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10 Reasons To Grow Calendula and 15 Calendula Recipes

10 Reasons To Grow Calendula and 15 Calendula Recipes

Calendula (Calendula officinalis), also known as Pot Marigold, is a great plant for many gardens.

Whether you are an experienced gardener, or a true beginner, calendula are easy to grow. In fact, they are great low-maintenance plants – that quite frankly thrive on neglect. 

As we will discuss in this article, there are a great many reasons to grow them. They not only cheer up your outside spaces with their sunny color.

They also have a range of practical uses in your garden, in your kitchen and around your home.

How To Grow Calendula

Calendula plants

Calendula are perennial, though in most areas where they are grown are treated as annual or biennial plants. They will not generally survive hard frosts.

They form bold heads of vivid orange flowers that are daisy-like in form on fast-growing plants of bushy habit.

Gardeners sometimes sow calendula seeds indoors a few weeks before the last frost date in their area (though grow lights may be required).

You can then plant them out once the weather warms.

Alternatively, you can direct sow them in the garden after all risk of frost has passed in spring. In warmer climes, seeds can also be direct sown in fall for winter colour.

It is also popular, however, to choose to buy calendula as bedding plants.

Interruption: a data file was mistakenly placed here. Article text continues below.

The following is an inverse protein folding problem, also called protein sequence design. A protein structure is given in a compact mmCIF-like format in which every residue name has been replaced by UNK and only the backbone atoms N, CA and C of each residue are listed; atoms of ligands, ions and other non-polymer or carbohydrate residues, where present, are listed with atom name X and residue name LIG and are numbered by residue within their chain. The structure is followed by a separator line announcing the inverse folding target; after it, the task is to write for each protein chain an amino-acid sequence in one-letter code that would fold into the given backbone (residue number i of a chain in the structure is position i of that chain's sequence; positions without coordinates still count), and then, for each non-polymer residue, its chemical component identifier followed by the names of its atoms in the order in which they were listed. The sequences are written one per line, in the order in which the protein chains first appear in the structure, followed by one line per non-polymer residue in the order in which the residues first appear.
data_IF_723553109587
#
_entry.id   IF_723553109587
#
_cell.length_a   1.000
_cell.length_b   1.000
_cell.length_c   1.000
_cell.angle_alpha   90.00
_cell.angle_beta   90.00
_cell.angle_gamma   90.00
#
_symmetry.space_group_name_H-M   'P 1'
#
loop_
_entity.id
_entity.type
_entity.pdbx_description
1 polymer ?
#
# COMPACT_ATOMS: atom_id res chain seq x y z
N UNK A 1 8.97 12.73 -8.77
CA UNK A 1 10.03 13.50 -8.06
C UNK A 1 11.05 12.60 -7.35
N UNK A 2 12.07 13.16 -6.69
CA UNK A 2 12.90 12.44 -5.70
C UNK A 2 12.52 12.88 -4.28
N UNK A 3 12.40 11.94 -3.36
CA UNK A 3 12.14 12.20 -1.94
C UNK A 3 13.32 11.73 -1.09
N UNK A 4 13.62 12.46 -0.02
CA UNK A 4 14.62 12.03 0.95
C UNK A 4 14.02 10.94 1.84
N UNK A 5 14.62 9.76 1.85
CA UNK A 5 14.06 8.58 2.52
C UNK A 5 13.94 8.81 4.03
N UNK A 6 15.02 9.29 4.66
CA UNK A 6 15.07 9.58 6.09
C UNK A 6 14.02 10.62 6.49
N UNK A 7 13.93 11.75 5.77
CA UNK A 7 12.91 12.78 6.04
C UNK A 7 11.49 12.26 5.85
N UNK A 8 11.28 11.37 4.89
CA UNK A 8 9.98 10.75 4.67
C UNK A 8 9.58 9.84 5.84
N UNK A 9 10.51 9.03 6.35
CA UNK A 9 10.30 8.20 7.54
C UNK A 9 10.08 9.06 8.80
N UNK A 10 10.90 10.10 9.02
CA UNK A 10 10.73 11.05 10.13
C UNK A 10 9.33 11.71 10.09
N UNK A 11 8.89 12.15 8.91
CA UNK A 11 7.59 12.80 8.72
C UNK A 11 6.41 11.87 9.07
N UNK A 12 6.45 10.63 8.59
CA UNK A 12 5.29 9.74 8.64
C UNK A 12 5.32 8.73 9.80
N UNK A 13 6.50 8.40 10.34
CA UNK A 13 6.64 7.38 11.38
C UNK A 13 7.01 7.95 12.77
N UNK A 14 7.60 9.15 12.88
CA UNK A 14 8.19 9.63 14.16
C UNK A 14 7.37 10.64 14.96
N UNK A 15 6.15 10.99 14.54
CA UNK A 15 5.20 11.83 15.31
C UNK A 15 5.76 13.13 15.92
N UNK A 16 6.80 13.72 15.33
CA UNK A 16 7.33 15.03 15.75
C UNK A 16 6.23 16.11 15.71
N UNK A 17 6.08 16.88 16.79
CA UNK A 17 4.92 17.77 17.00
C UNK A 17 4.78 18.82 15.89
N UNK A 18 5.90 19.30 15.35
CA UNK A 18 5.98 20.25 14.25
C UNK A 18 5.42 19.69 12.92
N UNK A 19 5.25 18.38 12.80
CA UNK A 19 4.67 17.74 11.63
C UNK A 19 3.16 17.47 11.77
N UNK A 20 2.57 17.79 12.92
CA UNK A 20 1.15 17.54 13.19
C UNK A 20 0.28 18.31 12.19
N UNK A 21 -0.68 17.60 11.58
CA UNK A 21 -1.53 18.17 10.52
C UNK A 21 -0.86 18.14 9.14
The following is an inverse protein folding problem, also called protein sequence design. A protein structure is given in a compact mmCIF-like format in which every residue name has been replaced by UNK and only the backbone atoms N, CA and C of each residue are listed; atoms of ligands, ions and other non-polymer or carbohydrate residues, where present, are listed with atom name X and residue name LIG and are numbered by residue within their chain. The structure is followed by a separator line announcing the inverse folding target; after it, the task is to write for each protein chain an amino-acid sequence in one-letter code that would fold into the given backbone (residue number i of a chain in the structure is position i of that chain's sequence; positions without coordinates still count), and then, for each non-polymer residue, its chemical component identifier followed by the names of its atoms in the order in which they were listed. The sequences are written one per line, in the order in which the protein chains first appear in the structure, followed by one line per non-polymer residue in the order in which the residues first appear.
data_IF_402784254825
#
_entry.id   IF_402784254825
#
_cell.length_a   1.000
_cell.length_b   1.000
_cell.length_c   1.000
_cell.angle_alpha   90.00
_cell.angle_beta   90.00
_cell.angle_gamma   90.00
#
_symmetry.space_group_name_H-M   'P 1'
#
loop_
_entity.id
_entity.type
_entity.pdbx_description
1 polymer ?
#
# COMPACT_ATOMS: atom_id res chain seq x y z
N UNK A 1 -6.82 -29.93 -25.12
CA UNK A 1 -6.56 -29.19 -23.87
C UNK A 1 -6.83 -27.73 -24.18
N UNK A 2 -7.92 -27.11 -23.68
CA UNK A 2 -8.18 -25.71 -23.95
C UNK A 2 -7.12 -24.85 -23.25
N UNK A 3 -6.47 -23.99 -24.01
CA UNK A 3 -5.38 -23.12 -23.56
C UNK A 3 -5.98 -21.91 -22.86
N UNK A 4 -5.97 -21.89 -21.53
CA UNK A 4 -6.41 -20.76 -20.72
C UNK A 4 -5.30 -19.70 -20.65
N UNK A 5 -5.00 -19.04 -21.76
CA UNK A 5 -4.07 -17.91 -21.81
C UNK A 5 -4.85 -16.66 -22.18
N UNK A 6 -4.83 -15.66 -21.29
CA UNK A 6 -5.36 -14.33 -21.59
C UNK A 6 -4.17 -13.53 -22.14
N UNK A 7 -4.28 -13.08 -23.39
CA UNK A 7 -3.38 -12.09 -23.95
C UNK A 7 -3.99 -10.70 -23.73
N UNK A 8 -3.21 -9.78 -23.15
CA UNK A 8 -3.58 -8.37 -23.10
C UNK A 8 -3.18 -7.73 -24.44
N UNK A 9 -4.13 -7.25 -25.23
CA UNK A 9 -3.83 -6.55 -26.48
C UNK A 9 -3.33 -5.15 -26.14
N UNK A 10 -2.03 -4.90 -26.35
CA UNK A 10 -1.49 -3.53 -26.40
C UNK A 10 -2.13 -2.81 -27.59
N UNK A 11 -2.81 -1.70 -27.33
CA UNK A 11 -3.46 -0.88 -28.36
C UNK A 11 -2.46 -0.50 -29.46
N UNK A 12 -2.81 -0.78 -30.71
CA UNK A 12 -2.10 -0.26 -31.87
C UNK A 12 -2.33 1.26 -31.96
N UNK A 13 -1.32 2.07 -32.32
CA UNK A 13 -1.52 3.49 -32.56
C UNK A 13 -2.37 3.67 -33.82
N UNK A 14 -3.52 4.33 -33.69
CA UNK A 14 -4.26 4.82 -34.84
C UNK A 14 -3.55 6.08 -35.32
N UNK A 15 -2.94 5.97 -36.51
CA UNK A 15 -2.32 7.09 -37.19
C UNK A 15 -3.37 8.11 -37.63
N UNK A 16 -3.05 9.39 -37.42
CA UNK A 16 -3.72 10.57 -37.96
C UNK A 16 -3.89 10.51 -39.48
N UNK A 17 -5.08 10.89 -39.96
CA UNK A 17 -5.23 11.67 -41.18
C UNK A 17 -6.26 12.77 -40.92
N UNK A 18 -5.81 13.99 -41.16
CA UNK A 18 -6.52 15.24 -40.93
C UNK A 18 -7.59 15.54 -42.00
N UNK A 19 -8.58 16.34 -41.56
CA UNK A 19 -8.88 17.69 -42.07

You can then place these bedding plants to grow on in containers or in-ground growing areas.

Once you have some calendula in your garden, it will tend to self-seed readily if grown in the right conditions. This means that if calendula is provided with the appropriate environment, it will generally persist there for years with little effort from the gardener.

Though not usually truly perennial, therefore, it can sometimes find a home in a perennial polyculture growing area.

Where to Place Calendula

Broad been plants with calendula border

Calendula is generally considered as an ornamental plant, and placed in a flower bed or border, or in containers.

But it can also find a role in other parts of the garden – for example, as a companion plant to fruits or vegetables, or on the sunny fringes of a forest garden.

Though it is a stalwart of the typical informal, cottage-style garden, it can also fit in with a range of other garden design styles. 

Calendula will do best in a sunny or lightly shaded position.

It will do well in any well-drained soil, though a good loam is ideal. But it will tolerate a range of different soil types and a pH anywhere between 4.5 and 8.3.

Interestingly, these plants will actually flower most prolifically when grown in a low-nutrient setting, with lower soil fertility. 

Caring for Calendula

Watering calendula with water bottle spray

When grown in a suitable location, calendula will require little care. The plants will bloom from June right through to November and sometimes even beyond in certain areas. 

Deadhead your calendula regularly (perhaps also harvesting some calendula flowers). You should then be treated to blooms over a long period.